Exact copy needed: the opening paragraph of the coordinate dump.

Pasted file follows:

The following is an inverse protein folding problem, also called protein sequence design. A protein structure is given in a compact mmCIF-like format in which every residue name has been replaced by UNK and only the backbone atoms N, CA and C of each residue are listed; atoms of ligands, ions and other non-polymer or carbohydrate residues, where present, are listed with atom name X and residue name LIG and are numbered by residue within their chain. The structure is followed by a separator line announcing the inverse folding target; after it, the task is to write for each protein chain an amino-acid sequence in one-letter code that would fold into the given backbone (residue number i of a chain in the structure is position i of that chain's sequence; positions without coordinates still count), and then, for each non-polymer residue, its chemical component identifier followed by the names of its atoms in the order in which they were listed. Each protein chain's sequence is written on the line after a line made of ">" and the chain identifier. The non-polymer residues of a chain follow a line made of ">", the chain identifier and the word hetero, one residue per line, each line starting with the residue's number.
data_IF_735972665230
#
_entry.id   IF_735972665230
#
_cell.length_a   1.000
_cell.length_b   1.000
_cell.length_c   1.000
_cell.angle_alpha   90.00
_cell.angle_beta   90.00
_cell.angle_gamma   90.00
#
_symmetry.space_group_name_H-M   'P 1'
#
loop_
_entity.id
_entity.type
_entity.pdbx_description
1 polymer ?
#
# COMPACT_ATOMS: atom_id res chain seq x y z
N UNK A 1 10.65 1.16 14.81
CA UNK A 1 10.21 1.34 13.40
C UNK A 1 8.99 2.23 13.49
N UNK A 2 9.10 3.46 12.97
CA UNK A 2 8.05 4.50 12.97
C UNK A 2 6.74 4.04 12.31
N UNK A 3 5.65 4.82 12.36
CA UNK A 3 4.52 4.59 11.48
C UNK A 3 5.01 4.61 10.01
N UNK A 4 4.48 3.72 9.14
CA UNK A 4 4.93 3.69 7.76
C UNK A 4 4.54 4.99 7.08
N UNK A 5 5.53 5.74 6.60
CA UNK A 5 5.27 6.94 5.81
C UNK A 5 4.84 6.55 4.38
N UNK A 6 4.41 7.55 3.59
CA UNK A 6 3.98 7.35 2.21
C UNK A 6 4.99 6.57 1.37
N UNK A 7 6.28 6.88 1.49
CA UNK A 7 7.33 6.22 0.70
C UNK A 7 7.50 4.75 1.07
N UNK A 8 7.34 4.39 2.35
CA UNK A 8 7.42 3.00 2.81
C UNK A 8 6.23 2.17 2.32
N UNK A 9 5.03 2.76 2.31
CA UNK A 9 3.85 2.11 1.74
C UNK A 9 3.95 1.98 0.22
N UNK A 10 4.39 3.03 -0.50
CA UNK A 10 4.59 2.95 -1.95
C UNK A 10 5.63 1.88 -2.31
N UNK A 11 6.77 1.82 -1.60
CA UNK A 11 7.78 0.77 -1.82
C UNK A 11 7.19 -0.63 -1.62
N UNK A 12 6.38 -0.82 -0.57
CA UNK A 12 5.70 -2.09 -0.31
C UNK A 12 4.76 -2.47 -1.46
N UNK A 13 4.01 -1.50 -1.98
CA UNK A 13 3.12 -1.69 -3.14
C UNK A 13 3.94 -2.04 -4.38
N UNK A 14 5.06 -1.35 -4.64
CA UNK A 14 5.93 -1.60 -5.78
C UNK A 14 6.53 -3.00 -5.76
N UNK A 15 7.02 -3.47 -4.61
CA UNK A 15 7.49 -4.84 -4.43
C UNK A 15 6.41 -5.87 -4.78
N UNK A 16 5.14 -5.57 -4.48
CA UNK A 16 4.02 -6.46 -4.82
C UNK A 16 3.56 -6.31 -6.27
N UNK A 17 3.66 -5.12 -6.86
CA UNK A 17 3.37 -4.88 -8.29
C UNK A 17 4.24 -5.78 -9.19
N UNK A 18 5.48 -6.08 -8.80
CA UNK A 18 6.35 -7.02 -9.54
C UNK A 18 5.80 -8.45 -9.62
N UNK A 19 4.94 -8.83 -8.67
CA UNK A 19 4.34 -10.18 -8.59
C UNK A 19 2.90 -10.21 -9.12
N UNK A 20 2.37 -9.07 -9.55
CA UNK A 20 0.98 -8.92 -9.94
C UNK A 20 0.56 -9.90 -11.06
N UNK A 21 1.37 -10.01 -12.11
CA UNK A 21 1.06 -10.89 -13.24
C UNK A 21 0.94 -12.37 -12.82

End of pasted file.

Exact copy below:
The following is an inverse protein folding problem, also called protein sequence design. A protein structure is given in a compact mmCIF-like format in which every residue name has been replaced by UNK and only the backbone atoms N, CA and C of each residue are listed; atoms of ligands, ions and other non-polymer or carbohydrate residues, where present, are listed with atom name X and residue name LIG and are numbered by residue within their chain. The structure is followed by a separator line announcing the inverse folding target; after it, the task is to write for each protein chain an amino-acid sequence in one-letter code that would fold into the given backbone (residue number i of a chain in the structure is position i of that chain's sequence; positions without coordinates still count), and then, for each non-polymer residue, its chemical component identifier followed by the names of its atoms in the order in which they were listed. Each protein chain's sequence is written on the line after a line made of ">" and the chain identifier. The non-polymer residues of a chain follow a line made of ">", the chain identifier and the word hetero, one residue per line, each line starting with the residue's number.